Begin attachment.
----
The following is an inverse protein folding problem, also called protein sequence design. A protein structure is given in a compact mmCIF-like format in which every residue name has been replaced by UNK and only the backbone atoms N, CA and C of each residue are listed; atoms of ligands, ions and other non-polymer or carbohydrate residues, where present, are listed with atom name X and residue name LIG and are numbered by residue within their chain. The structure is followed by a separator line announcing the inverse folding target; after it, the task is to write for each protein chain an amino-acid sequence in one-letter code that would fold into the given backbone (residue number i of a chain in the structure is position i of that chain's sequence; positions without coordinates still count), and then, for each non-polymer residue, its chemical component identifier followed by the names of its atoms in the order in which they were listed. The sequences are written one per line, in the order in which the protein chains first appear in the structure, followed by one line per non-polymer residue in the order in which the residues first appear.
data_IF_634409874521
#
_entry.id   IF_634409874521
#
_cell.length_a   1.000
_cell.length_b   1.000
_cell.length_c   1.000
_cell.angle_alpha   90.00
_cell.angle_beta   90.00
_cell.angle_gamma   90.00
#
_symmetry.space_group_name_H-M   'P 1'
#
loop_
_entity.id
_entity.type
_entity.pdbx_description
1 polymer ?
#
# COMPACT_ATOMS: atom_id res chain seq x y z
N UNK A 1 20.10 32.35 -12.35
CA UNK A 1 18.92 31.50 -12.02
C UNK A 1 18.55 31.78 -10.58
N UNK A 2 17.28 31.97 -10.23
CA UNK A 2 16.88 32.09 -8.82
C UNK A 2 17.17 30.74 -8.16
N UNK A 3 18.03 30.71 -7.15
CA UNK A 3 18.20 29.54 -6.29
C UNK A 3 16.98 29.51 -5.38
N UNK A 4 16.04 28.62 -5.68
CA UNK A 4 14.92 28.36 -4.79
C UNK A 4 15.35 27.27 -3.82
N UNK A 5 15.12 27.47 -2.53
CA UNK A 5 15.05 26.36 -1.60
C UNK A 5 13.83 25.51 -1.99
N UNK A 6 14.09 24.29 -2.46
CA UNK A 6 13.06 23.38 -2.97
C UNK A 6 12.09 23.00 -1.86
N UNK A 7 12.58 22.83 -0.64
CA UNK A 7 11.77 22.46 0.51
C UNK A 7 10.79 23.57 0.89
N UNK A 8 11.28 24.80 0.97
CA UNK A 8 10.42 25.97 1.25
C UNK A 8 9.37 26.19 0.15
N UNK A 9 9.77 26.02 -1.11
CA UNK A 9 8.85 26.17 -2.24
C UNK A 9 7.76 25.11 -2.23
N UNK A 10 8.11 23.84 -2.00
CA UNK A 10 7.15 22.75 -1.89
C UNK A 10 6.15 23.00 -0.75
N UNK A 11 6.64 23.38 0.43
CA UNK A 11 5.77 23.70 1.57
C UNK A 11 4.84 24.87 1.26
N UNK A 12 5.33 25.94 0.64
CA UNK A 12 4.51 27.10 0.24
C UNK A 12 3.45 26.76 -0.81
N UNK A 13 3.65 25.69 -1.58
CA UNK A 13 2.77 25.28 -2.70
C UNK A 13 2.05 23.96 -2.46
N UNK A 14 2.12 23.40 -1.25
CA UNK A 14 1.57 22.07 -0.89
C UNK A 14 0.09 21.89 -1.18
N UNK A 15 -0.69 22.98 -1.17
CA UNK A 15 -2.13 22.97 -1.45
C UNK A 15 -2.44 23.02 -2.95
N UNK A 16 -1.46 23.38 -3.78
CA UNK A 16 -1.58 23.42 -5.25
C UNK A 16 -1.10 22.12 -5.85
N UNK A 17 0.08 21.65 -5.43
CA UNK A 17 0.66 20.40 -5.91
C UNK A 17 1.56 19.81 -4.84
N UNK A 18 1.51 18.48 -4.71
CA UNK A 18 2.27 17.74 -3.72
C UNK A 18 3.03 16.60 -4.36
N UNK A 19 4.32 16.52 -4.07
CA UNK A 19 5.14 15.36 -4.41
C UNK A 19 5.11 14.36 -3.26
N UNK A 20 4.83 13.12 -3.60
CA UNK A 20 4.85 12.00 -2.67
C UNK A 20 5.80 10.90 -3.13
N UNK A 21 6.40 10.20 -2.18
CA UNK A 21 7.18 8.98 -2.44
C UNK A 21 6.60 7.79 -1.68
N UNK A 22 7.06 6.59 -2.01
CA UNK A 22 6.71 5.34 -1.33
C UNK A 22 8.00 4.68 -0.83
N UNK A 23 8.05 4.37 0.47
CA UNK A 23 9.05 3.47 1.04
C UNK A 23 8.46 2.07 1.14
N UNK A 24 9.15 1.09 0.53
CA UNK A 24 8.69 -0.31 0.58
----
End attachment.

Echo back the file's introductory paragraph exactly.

The following is an inverse protein folding problem, also called protein sequence design. A protein structure is given in a compact mmCIF-like format in which every residue name has been replaced by UNK and only the backbone atoms N, CA and C of each residue are listed; atoms of ligands, ions and other non-polymer or carbohydrate residues, where present, are listed with atom name X and residue name LIG and are numbered by residue within their chain. The structure is followed by a separator line announcing the inverse folding target; after it, the task is to write for each protein chain an amino-acid sequence in one-letter code that would fold into the given backbone (residue number i of a chain in the structure is position i of that chain's sequence; positions without coordinates still count), and then, for each non-polymer residue, its chemical component identifier followed by the names of its atoms in the order in which they were listed. The sequences are written one per line, in the order in which the protein chains first appear in the structure, followed by one line per non-polymer residue in the order in which the residues first appear.